Published May 17, 2012
If last year was any indication, checking account customers won't stand for things like debit card fees or monthly service charges. Witness national protests such as Occupy Wall Street and Bank Transfer Day, which prompted thousands of customers to flee large banks in favor of credit unions and online banks.
But with so many consumers in a hyper-vigilant state over some checking account fees, why are consumers still willfully paying billions in overdraft charges every year?
Overdraft revenue still considerable
Two years ago new federal rules took aim at exorbitant bank overdraft charges, which at many banks were inching toward $35 -- even when triggered by a small purchase like a cup of coffee. According to those regulations, banks, who were receiving more than $37 billion a year in revenue on overdraft charges, had to ask customers to opt-in to overdraft protection rather than enrolling them automatically.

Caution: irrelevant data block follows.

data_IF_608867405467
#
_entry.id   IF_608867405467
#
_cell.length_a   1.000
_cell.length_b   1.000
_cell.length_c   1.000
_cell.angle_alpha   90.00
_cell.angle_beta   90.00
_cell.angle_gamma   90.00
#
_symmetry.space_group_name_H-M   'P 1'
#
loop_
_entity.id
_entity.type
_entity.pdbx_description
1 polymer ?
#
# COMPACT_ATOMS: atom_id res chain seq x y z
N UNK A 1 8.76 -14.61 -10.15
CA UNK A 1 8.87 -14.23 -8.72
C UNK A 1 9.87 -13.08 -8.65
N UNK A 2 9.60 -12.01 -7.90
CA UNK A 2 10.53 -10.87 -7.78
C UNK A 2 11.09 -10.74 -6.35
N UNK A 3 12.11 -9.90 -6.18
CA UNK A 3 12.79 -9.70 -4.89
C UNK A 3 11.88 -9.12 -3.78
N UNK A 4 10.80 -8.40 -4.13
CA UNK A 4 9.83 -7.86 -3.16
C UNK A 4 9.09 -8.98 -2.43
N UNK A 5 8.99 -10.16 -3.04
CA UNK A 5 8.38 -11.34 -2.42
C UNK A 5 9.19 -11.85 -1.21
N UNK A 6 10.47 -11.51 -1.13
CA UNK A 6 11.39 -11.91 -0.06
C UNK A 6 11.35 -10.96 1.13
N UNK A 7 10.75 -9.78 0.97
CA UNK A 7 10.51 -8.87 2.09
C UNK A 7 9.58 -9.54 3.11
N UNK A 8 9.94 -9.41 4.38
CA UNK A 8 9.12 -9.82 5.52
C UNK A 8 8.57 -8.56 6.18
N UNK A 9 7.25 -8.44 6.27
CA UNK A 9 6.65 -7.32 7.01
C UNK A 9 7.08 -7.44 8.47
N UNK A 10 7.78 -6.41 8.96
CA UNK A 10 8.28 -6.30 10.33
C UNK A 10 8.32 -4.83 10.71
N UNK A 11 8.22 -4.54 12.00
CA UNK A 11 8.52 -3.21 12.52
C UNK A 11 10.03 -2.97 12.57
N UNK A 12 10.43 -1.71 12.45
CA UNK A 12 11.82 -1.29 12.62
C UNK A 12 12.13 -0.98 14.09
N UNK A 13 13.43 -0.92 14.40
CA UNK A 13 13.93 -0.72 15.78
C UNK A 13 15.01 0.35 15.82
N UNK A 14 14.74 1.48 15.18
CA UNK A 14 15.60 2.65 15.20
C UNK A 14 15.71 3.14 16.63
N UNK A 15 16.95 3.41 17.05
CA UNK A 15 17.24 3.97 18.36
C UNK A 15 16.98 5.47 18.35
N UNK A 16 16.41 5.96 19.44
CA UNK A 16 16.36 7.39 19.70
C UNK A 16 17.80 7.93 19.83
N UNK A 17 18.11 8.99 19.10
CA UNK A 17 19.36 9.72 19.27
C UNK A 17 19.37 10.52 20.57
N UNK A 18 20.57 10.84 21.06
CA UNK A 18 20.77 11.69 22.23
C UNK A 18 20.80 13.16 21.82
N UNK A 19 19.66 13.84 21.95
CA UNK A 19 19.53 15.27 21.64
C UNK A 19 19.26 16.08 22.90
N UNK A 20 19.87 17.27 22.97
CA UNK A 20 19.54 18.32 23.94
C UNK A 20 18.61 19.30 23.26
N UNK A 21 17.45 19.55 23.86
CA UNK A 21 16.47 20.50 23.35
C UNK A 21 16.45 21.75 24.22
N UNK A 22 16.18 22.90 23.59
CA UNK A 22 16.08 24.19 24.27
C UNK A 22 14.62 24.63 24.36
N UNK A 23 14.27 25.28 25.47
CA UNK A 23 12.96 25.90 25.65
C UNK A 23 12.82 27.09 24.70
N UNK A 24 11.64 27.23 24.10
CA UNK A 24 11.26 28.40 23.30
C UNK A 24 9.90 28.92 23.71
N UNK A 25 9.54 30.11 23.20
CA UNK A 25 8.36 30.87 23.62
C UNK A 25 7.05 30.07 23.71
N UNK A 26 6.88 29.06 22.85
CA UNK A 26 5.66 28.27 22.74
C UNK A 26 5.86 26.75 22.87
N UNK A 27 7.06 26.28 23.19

You'd think those wary consumers would choose the money-saving route, right?
Wrong. According to a study by Moebs, an independent financial research firm, banks and credit unions earned $31.6 billion in overdraft fee revenue in 2011, just 4.5% less than the year before. What's more, Moebs reported that 77% of all bank customers are still using conventional overdraft protection.
The number of overdrafts, which peaked at 9.8 per account in 2008-2009, have fallen since the regulations began, but less than some analysts expected. The average annual number of overdraft charges per account was 7.4 in 2011. With an average overdraft charge of $29, that comes out to more than $200 a year per account.
Getting control of overdraft costs
If you find yourself still struggling with checking account overdraft charges, don't despair. Here are five ways to get a handle on this unnecessary drain on your checking account:
Make sure, too, that you find out how much your bank charges for overdrafts. If you feel you need the protection, you'll find the costliest overdraft charges may come from larger banks. The Moebs study found that banks with assets greater than $50 billion charge an average of $33.50 per overdraft, while banks with less than $100 million in assets charged an average of just $25.
The original article can be found at Money-Rates.com:
Why haven't consumers revolted against overdraft fees?